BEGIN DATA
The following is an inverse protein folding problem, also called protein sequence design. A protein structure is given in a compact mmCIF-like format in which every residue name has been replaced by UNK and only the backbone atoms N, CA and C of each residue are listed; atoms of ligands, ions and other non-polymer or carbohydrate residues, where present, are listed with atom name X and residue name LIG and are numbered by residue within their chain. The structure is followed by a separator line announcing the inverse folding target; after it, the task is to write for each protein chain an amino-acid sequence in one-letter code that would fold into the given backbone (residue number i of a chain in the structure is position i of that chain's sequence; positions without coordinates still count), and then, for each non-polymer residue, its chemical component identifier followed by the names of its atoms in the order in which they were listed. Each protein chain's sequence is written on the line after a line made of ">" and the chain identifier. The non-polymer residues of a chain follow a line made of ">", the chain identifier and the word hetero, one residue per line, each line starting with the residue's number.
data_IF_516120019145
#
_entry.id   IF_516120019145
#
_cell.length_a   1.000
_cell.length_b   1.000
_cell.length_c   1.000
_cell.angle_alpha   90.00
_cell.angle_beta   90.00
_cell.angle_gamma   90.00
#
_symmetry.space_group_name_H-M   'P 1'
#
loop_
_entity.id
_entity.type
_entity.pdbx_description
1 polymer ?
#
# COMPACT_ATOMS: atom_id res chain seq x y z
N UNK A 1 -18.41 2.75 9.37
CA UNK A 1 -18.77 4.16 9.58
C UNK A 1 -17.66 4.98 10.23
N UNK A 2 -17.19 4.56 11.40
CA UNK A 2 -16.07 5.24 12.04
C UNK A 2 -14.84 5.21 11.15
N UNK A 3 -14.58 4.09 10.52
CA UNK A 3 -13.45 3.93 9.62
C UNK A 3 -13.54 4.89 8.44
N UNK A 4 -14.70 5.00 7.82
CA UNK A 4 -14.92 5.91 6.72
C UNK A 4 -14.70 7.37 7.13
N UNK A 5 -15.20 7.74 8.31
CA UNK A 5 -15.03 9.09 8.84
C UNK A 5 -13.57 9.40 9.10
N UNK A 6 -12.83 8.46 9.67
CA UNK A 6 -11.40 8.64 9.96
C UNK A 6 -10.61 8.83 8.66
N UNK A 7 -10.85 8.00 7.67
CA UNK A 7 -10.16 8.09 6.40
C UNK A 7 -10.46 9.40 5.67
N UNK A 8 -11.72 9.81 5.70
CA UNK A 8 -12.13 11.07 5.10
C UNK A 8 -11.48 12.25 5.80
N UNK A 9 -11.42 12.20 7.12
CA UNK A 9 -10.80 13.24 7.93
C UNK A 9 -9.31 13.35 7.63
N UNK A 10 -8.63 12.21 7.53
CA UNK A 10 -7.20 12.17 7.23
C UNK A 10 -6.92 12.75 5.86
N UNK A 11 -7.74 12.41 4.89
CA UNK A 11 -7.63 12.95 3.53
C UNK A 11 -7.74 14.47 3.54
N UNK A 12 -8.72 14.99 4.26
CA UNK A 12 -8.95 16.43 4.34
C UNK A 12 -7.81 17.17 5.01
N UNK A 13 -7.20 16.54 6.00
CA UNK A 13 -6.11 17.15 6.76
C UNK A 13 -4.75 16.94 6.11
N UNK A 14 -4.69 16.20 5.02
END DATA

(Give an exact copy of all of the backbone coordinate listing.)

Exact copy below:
The following is an inverse protein folding problem, also called protein sequence design. A protein structure is given in a compact mmCIF-like format in which every residue name has been replaced by UNK and only the backbone atoms N, CA and C of each residue are listed; atoms of ligands, ions and other non-polymer or carbohydrate residues, where present, are listed with atom name X and residue name LIG and are numbered by residue within their chain. The structure is followed by a separator line announcing the inverse folding target; after it, the task is to write for each protein chain an amino-acid sequence in one-letter code that would fold into the given backbone (residue number i of a chain in the structure is position i of that chain's sequence; positions without coordinates still count), and then, for each non-polymer residue, its chemical component identifier followed by the names of its atoms in the order in which they were listed. Each protein chain's sequence is written on the line after a line made of ">" and the chain identifier. The non-polymer residues of a chain follow a line made of ">", the chain identifier and the word hetero, one residue per line, each line starting with the residue's number.
data_IF_516120019145
#
_entry.id   IF_516120019145
#
_cell.length_a   1.000
_cell.length_b   1.000
_cell.length_c   1.000
_cell.angle_alpha   90.00
_cell.angle_beta   90.00
_cell.angle_gamma   90.00
#
_symmetry.space_group_name_H-M   'P 1'
#
loop_
_entity.id
_entity.type
_entity.pdbx_description
1 polymer ?
#
# COMPACT_ATOMS: atom_id res chain seq x y z
N UNK A 1 -18.41 2.75 9.37
CA UNK A 1 -18.77 4.16 9.58
C UNK A 1 -17.66 4.98 10.23
N UNK A 2 -17.19 4.56 11.40
CA UNK A 2 -16.07 5.24 12.04
C UNK A 2 -14.84 5.21 11.15
N UNK A 3 -14.58 4.09 10.52
CA UNK A 3 -13.45 3.93 9.62
C UNK A 3 -13.54 4.89 8.44
N UNK A 4 -14.70 5.00 7.82
CA UNK A 4 -14.92 5.91 6.72
C UNK A 4 -14.70 7.37 7.13
N UNK A 5 -15.20 7.74 8.31
CA UNK A 5 -15.03 9.09 8.84
C UNK A 5 -13.57 9.40 9.10
N UNK A 6 -12.83 8.46 9.67
CA UNK A 6 -11.40 8.64 9.96
C UNK A 6 -10.61 8.83 8.66
N UNK A 7 -10.85 8.00 7.67
CA UNK A 7 -10.16 8.09 6.40
C UNK A 7 -10.46 9.40 5.67
N UNK A 8 -11.72 9.81 5.70
CA UNK A 8 -12.13 11.07 5.10
C UNK A 8 -11.48 12.25 5.80
N UNK A 9 -11.42 12.20 7.12
CA UNK A 9 -10.80 13.24 7.93
C UNK A 9 -9.31 13.35 7.63
N UNK A 10 -8.63 12.21 7.53
CA UNK A 10 -7.20 12.17 7.23
C UNK A 10 -6.92 12.75 5.86
N UNK A 11 -7.74 12.41 4.89
CA UNK A 11 -7.63 12.95 3.53
C UNK A 11 -7.74 14.47 3.54
N UNK A 12 -8.72 14.99 4.26
CA UNK A 12 -8.95 16.43 4.34
C UNK A 12 -7.81 17.17 5.01
N UNK A 13 -7.20 16.54 6.00
CA UNK A 13 -6.11 17.15 6.76
C UNK A 13 -4.75 16.94 6.11
N UNK A 14 -4.69 16.20 5.02